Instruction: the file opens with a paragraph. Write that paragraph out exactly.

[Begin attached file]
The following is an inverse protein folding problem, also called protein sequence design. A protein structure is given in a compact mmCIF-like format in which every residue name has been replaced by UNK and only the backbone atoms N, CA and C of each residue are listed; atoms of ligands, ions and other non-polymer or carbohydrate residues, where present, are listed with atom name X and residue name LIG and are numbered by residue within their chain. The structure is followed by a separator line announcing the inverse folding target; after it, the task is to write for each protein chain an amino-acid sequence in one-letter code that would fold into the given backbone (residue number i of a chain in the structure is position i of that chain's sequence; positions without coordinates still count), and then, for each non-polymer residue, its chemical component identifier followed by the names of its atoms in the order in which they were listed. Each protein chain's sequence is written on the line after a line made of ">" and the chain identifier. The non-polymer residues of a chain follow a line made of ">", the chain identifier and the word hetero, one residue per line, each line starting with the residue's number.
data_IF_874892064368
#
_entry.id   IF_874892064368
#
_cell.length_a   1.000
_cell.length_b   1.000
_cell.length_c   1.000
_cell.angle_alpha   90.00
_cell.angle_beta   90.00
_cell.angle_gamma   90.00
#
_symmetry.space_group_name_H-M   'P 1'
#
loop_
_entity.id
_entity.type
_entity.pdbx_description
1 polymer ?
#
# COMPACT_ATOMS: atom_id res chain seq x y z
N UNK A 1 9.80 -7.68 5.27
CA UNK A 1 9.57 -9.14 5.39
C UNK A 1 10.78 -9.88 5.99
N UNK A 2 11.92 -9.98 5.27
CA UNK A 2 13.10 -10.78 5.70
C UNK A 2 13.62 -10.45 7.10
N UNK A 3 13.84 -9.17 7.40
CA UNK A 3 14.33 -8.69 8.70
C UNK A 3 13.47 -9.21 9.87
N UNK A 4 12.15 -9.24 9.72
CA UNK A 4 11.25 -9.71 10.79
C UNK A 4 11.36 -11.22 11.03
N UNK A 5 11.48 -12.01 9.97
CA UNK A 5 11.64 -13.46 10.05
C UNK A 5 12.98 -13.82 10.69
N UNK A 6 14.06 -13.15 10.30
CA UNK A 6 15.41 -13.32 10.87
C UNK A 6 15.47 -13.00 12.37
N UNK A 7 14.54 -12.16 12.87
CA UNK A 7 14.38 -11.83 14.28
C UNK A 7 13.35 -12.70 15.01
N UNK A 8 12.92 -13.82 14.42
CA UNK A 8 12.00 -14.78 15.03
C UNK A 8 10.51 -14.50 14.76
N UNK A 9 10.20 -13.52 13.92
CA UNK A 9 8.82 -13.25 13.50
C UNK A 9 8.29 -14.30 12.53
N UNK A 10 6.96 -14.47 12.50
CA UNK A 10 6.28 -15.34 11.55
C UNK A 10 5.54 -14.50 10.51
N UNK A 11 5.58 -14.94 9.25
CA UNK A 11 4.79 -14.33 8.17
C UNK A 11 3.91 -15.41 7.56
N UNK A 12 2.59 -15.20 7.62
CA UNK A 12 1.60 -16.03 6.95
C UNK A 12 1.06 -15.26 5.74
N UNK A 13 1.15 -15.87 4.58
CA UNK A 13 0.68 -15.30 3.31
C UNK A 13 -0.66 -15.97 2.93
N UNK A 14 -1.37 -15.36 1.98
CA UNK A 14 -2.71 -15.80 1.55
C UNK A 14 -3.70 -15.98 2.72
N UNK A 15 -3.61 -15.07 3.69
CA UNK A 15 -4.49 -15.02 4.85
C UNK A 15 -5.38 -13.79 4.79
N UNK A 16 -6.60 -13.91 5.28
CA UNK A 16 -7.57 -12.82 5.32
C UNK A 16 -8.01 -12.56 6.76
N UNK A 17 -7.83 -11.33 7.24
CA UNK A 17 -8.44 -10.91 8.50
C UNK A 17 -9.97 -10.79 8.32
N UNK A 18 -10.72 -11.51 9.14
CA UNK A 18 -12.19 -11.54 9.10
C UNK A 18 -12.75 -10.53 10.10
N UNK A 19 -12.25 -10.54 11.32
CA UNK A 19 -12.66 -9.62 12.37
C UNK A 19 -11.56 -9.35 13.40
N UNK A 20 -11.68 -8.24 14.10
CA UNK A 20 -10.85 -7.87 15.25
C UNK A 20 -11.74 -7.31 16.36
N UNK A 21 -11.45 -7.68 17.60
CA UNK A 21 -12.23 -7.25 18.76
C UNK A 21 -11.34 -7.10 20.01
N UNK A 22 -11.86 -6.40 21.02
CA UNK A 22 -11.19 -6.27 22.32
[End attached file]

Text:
The following is an inverse protein folding problem, also called protein sequence design. A protein structure is given in a compact mmCIF-like format in which every residue name has been replaced by UNK and only the backbone atoms N, CA and C of each residue are listed; atoms of ligands, ions and other non-polymer or carbohydrate residues, where present, are listed with atom name X and residue name LIG and are numbered by residue within their chain. The structure is followed by a separator line announcing the inverse folding target; after it, the task is to write for each protein chain an amino-acid sequence in one-letter code that would fold into the given backbone (residue number i of a chain in the structure is position i of that chain's sequence; positions without coordinates still count), and then, for each non-polymer residue, its chemical component identifier followed by the names of its atoms in the order in which they were listed. Each protein chain's sequence is written on the line after a line made of ">" and the chain identifier. The non-polymer residues of a chain follow a line made of ">", the chain identifier and the word hetero, one residue per line, each line starting with the residue's number.